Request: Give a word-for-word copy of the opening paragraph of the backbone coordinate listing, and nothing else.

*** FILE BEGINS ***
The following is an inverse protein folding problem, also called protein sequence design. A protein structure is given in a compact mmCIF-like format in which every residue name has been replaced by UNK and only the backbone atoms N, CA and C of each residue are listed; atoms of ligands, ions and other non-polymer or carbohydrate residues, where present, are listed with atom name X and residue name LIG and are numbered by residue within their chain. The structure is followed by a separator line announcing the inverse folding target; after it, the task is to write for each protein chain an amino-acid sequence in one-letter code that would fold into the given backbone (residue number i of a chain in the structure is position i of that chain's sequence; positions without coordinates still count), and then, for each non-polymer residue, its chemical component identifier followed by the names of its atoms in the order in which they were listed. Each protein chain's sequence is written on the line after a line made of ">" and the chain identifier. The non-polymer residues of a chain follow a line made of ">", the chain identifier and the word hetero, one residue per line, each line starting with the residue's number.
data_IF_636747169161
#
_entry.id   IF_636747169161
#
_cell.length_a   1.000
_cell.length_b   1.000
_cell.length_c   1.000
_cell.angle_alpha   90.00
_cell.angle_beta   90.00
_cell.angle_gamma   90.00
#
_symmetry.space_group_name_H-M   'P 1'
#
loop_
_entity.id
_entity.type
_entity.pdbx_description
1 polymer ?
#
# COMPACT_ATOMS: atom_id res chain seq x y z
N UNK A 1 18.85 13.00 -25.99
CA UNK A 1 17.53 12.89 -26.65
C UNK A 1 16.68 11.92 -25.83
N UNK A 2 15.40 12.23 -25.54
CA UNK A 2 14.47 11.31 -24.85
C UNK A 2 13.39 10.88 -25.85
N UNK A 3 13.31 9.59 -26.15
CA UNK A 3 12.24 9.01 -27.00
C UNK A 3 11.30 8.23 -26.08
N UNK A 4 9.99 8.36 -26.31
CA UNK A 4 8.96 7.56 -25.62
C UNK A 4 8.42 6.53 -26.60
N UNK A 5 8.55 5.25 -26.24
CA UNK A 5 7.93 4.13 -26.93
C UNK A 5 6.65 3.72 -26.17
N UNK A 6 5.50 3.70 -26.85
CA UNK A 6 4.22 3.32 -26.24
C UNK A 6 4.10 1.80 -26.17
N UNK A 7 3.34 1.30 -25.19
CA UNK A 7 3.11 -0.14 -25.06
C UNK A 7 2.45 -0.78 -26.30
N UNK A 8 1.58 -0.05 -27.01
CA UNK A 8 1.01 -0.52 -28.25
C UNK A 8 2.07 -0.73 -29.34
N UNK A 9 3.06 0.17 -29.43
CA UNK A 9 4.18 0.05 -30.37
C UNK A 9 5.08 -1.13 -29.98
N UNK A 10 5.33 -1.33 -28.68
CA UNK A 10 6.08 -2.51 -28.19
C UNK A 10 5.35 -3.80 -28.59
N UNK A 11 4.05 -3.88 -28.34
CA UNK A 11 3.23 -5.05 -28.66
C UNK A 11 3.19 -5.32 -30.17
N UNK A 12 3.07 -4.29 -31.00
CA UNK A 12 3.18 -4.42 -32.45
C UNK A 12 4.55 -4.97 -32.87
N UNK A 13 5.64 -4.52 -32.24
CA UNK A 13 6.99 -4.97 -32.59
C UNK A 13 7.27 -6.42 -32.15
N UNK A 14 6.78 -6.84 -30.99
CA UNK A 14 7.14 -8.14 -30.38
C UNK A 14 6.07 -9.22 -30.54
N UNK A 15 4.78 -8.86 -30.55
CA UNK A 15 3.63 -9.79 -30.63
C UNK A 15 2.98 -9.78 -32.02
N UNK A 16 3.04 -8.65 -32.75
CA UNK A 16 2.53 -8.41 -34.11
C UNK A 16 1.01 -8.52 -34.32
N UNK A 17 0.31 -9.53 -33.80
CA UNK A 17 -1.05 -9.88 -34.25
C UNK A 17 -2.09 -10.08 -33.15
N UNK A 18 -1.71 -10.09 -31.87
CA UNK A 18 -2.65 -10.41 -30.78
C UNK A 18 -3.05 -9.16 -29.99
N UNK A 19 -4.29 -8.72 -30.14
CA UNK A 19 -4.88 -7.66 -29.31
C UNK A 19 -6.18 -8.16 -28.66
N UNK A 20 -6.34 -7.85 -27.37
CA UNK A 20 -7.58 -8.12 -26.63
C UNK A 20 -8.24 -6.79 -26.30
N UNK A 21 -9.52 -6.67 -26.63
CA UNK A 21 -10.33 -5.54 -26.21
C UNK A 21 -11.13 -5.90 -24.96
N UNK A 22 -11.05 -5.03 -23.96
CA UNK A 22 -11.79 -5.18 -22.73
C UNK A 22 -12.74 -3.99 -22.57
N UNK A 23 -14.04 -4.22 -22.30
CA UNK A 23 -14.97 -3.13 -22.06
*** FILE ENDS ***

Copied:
The following is an inverse protein folding problem, also called protein sequence design. A protein structure is given in a compact mmCIF-like format in which every residue name has been replaced by UNK and only the backbone atoms N, CA and C of each residue are listed; atoms of ligands, ions and other non-polymer or carbohydrate residues, where present, are listed with atom name X and residue name LIG and are numbered by residue within their chain. The structure is followed by a separator line announcing the inverse folding target; after it, the task is to write for each protein chain an amino-acid sequence in one-letter code that would fold into the given backbone (residue number i of a chain in the structure is position i of that chain's sequence; positions without coordinates still count), and then, for each non-polymer residue, its chemical component identifier followed by the names of its atoms in the order in which they were listed. Each protein chain's sequence is written on the line after a line made of ">" and the chain identifier. The non-polymer residues of a chain follow a line made of ">", the chain identifier and the word hetero, one residue per line, each line starting with the residue's number.